It’s early. That eerie time when the moon doesn’t yet want to relinquish the sky, but the inevitable rays of the sun push against the rigid horizon, threatening to break through the deep purple barrier of the night’s sky. Distant footsteps echo in my ears until they’re a stomping Clydesdale sidling up next to me.

“Everything okay, sir?”

I nod before I look up. When I do, I read her nametag; it says Lena. The same Lena who frisked me coming through the TSA line of which I was the only queuer. The same Lena whose overeager hand paused a few seconds too long as it cupped my genitals through my jeans. No weapons. Only an empty peashooter. Her face was a blank slate but her eyes held a hint of disappointment. A look I’ve grown accustomed to seeing on women’s faces.

“If you need anything, I’ll be right over there.”

She pointed to one of the nearby information desks. I wonder, did she get promoted or demoted from the security checkpoint? Or perhaps she was a Jill of all trades? Maybe she was filling in for a TSA agent who was running late. Is that allowed? It doesn’t matter.

I didn’t come in with luggage. I’m not waiting for a plane. I’m never waiting for a plane. But I am waiting.

The hours go by and I count the airplanes as they come in and take off again. People of all races and from various countries of origin crowd around but nobody sees me. Nobody cares. Though, that’s not entirely true. I catch glimpses of TSA agents staring at me every so often. But it’s not a crime to sit in an airport terminal. If I were to tell them that I’m sure it would do little to stifle their suspicions.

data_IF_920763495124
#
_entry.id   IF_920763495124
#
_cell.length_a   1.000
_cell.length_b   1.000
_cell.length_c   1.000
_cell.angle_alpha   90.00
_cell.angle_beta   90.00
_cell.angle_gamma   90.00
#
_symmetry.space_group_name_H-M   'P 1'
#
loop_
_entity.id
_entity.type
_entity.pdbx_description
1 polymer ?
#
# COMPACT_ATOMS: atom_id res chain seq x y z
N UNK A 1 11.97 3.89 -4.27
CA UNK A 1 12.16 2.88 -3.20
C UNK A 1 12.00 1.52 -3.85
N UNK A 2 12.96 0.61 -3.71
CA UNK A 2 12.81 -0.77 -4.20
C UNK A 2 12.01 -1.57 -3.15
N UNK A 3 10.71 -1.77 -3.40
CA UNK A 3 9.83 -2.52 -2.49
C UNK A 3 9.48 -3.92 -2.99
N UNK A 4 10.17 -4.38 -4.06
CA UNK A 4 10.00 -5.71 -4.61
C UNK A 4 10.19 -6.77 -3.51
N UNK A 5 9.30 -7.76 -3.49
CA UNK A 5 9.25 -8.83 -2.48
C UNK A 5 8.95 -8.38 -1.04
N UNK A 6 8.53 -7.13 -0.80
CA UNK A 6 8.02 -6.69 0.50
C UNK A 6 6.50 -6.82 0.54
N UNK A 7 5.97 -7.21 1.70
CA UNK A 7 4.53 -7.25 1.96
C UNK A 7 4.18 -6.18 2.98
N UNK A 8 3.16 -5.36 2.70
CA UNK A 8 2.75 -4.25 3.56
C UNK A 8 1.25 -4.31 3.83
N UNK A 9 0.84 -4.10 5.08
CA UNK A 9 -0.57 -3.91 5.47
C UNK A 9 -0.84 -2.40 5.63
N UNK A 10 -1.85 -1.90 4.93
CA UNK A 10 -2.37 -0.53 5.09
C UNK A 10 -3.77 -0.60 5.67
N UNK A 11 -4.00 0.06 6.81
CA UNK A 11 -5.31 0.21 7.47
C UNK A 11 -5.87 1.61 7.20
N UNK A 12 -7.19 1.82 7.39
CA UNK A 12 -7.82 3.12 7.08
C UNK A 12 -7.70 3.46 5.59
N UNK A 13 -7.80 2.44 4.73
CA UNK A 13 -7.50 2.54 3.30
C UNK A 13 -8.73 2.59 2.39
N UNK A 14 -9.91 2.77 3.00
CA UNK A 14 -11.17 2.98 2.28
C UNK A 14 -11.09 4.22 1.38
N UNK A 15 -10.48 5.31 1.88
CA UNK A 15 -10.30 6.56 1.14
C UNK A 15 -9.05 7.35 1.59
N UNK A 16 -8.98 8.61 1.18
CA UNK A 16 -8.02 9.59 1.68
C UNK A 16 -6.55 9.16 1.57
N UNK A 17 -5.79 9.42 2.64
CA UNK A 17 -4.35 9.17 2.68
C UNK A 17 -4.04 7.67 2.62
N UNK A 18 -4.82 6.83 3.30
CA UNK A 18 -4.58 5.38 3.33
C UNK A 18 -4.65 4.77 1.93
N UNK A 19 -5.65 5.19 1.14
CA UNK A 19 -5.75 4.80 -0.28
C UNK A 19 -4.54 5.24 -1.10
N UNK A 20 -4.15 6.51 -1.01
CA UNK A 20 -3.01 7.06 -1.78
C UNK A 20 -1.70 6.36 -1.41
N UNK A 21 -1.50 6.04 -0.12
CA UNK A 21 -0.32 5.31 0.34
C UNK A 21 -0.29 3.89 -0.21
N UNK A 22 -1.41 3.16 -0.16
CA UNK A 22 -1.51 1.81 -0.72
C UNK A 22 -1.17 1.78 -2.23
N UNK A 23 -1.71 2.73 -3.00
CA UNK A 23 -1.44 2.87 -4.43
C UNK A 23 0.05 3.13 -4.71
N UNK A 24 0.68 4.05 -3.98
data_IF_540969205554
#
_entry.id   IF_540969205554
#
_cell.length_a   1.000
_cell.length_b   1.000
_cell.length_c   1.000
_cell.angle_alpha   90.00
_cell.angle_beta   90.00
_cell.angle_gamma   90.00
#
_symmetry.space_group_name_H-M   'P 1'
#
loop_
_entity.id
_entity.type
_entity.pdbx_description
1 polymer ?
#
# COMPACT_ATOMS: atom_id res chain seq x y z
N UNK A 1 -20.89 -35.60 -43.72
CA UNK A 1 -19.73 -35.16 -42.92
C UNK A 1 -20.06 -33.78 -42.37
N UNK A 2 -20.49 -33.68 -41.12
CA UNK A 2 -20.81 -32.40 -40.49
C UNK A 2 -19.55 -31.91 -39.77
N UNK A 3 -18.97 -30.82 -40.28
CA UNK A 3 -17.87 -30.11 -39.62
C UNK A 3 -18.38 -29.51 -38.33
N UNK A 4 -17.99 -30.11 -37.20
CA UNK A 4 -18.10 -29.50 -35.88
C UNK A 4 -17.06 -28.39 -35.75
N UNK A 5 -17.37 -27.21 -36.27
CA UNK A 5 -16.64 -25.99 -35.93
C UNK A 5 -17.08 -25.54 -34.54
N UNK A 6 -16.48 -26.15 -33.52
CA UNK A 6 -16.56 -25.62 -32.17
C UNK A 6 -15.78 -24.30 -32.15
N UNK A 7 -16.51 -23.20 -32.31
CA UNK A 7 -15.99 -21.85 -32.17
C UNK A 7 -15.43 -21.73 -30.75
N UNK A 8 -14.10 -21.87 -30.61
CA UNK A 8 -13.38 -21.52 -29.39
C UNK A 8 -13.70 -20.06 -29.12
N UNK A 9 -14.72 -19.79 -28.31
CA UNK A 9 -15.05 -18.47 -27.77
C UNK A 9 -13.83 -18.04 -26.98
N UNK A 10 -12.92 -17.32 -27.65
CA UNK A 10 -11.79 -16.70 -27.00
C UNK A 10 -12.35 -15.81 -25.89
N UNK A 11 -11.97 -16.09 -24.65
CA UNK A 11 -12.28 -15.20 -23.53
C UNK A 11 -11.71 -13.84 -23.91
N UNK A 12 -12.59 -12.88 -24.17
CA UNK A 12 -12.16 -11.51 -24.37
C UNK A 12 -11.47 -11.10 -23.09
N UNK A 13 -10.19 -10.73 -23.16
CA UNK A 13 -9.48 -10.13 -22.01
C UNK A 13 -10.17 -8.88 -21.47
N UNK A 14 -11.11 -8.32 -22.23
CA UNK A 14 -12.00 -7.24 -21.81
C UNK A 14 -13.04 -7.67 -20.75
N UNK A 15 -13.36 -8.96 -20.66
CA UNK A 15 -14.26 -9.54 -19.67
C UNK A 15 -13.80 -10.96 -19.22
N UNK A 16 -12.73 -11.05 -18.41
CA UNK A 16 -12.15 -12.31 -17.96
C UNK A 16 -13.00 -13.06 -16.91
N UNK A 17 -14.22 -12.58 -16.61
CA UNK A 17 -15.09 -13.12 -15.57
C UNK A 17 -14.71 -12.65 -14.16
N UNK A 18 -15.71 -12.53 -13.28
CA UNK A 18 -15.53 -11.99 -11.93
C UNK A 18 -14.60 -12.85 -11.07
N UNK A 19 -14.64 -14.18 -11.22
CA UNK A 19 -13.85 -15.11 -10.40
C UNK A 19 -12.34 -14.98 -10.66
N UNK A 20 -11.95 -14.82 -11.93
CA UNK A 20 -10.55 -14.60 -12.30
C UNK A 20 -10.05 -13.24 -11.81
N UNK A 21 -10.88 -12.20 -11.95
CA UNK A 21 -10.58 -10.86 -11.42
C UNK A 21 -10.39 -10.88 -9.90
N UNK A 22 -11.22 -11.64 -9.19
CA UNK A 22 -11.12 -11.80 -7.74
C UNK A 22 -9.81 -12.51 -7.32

“Headed to Phoenix?”

I was lost, staring out the window when the voice startled me. In the seat next to me sat an elderly woman, smiling as she awaited my response.

“Not today.” Her warm smile showed no hint of suspicion. This made me uneasy. “I’m just, waiting.”

“Oh.”

And that was that. She continued smiling and shifted her attention to a book that was sitting opened upon her lap.

“Oh.” She said it as if her gay grandson just came out to her. “Oh.” She said it as if she knew furthering the conversation would lead to an awkward situation she’d rather avoid. And perhaps that’s what she was doing. Perhaps that’s the key to a long life. Avoid awkward situations. Ignore causes of stress. Smile. “Oh.”

A member of the boarding crew announced that the first group of passengers was now permitted to board the plane. I watched as the gate emptied and I was the only one remained seated. I received a few strange looks from the boarding crew but nobody bothered me.

The plane took off on time. All different kinds of people heading to all sorts of situations. Some familiar. Some new. Some bad. Some good. A whole world of experiences and they all began at the airport. How grand it must be.

“Going any place fun?”

I looked to the middle-aged man who had sat down across from me. “Not today. I’m just, waiting.”

“Oh.”

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